Wednesday, January 27, 2010

Life Management Tips

So I’m back in school, entering the second semester of my junior year of college, and I’ve started experimenting with different “life management” habits, for lack of a better term. Not only am I trying to manage my time better with everything I need and want to do, but I’m trying to find ways to keep myself motivated and not burn out. I’m not taking an actual Japanese class this semester, and while I’m not really worried about this, I’m no longer required to spend time with the language like I used to be. So now I need to make my own time for it, apart from school, and this can be quite a challenge, although it definitely does not have to be unpleasant. I thought I might list some of these personal tips in case anyone was interested.

Mind you, this is all very experimental, and I’m just trying to work them out myself, so they may not work for you (heck, they may even not end up working for me!). This is just to maybe give you some ideas to pick and choose from. Hope it can help you and your Japanese studies! :)

Start off strong
Every semester, I always tell myself to stay on top of my schoolwork, to start working out more, to spend time studying Japanese everyday, etc etc. Honestly, these habits rarely make it all the way through the semester, but I do feel that setting a few goals and making a clear effort at the beginning makes a difference. Better than starting off “weak”, right?

Have fun with Japanese
Hopefully your classes are interesting, but in all cases they’re bound to take up much of your time. This is why you have to make your Japanese time precious. Even if you can’t find the time or effort to actively study anything, make sure to have fun with it no matter what. Love the Japanese shows you’re watching, the music you’re listening to, the manga you’re reading – love it. Then whenever you have a break from your schoolwork you’ll want to spend it having fun in Japanese. If you’re doing a menial task, maybe try adding some Japanese to that. You can still listen to Japanese or maybe even watch it while doing things like cleaning your room, doing the dishes, showering, etc. Even as I write this blog post, I have a Japanese show playing in the background. Just make sure you enjoy it!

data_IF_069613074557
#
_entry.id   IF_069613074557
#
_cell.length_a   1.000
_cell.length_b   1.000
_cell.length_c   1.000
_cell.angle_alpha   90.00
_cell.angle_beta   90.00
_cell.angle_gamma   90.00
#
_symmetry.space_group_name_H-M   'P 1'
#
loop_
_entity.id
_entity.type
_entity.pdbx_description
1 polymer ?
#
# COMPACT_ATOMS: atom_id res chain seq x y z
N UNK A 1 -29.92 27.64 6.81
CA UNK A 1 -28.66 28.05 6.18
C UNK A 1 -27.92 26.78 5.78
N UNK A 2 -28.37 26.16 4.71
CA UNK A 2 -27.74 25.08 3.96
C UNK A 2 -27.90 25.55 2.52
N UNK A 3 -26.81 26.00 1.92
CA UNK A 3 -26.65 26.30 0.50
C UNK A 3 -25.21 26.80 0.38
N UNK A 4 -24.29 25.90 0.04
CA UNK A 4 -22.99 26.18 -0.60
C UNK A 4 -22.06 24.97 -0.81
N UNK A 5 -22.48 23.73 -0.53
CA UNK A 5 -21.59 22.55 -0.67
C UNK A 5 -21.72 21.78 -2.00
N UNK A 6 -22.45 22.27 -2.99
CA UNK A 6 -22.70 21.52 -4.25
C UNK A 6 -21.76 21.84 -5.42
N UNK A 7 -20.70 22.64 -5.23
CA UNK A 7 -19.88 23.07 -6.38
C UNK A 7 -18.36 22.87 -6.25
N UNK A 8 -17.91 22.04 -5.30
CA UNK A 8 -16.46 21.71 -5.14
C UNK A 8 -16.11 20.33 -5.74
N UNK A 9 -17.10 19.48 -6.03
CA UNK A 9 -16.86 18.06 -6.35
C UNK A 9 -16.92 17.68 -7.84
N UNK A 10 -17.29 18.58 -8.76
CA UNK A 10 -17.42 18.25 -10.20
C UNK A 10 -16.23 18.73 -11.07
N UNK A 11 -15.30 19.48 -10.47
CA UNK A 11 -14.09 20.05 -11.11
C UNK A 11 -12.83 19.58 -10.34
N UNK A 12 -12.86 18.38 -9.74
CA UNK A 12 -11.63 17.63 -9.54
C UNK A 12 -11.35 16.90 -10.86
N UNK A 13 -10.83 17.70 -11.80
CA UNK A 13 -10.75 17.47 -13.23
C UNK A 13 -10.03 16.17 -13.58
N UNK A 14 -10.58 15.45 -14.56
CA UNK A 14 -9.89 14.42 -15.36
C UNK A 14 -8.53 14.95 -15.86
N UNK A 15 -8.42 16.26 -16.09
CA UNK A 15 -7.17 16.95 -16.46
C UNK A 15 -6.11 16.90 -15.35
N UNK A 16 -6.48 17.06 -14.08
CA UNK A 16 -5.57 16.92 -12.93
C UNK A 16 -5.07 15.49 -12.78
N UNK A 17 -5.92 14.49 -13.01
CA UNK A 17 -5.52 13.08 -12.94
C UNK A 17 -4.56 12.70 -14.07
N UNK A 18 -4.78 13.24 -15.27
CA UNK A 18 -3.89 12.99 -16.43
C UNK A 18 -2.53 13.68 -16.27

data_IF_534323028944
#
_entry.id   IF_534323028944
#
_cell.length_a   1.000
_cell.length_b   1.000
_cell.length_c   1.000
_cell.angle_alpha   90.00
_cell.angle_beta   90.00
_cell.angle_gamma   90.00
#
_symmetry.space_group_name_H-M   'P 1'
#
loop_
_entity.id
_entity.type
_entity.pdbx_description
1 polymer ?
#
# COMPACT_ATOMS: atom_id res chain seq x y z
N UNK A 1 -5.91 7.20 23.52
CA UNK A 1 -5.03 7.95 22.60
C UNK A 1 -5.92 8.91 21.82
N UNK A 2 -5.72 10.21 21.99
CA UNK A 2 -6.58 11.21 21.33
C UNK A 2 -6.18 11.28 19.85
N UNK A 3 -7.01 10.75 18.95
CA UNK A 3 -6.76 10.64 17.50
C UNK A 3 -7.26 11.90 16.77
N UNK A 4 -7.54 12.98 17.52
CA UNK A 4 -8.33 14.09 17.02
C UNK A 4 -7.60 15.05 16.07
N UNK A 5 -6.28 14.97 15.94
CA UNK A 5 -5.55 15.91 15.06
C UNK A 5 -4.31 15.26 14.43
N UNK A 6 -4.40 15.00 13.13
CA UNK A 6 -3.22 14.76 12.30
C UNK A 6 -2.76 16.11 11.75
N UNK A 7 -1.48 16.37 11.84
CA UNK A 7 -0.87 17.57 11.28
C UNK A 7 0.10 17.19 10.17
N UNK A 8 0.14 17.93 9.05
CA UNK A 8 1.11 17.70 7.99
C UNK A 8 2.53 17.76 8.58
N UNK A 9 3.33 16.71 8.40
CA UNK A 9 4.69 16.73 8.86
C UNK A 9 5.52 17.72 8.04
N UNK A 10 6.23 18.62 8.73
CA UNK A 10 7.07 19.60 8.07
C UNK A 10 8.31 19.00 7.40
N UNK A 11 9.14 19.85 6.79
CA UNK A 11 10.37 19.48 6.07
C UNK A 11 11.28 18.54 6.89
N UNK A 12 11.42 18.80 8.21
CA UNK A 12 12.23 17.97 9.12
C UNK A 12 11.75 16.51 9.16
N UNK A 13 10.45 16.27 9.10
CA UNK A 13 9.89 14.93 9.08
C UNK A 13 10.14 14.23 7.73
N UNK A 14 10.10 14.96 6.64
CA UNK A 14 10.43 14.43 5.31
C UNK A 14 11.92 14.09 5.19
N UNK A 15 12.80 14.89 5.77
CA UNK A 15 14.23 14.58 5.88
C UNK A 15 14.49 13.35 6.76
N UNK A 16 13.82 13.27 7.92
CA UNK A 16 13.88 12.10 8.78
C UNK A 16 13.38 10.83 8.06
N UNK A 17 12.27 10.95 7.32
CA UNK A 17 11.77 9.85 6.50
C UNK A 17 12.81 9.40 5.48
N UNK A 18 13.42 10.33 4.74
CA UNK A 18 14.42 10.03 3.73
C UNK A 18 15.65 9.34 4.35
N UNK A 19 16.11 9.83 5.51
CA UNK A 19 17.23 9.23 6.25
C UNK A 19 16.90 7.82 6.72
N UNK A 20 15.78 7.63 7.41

Change your environment
Last semester, I finally switched from being in a dorm to an apartment, and as I had a living room area in which to study, I tended to stay at home a lot. I rarely left the apartment for the sole reason of going to study somewhere. And, honestly, while relaxing at home is nice, I started feeling closed up and rather sluggish after a while. Now I try to go to different study areas, and especially go outside if the weather is nice. You’d be surprised how much fresh air helps your brain. Try going to a nearby park, a coffee shop, a library, etc. to study every once in a while. Walking there is even better – again, taking a moment to get some fresh air and light exercise will do wonders. I’ve found that simply changing my environment has helped me to keep up my focus and motivation. I do still spend time studying at home, just not as much as before. I now find it extremely relaxing to sit at a table outside, listening to Japanese radio while practicing kanji.

Write things down (use checklists)
When it comes to my schoolwork, I love making checklists. I often hear that goals are much more likely to come true if you write them down, so why not try that out? I also try to keep a constant list of tasks on a whiteboard and in planners. This is mainly homework assignments and whatnot, along with things that I have to do but don’t necessarily want to (such as phone calls, meetings, errands, etc.) I find that writing checklists of things that may be unpleasant help in making those things a little easier – it just feels so good to cross those tasks off! I also try to split things up into the smallest possible task. For example, if I have to read Chapters 6-8 of something, I would separately write out 6, 7, 8, and cross them out individually. The more you cross out, the more you get that satisfied feeling, the more motivated you feel.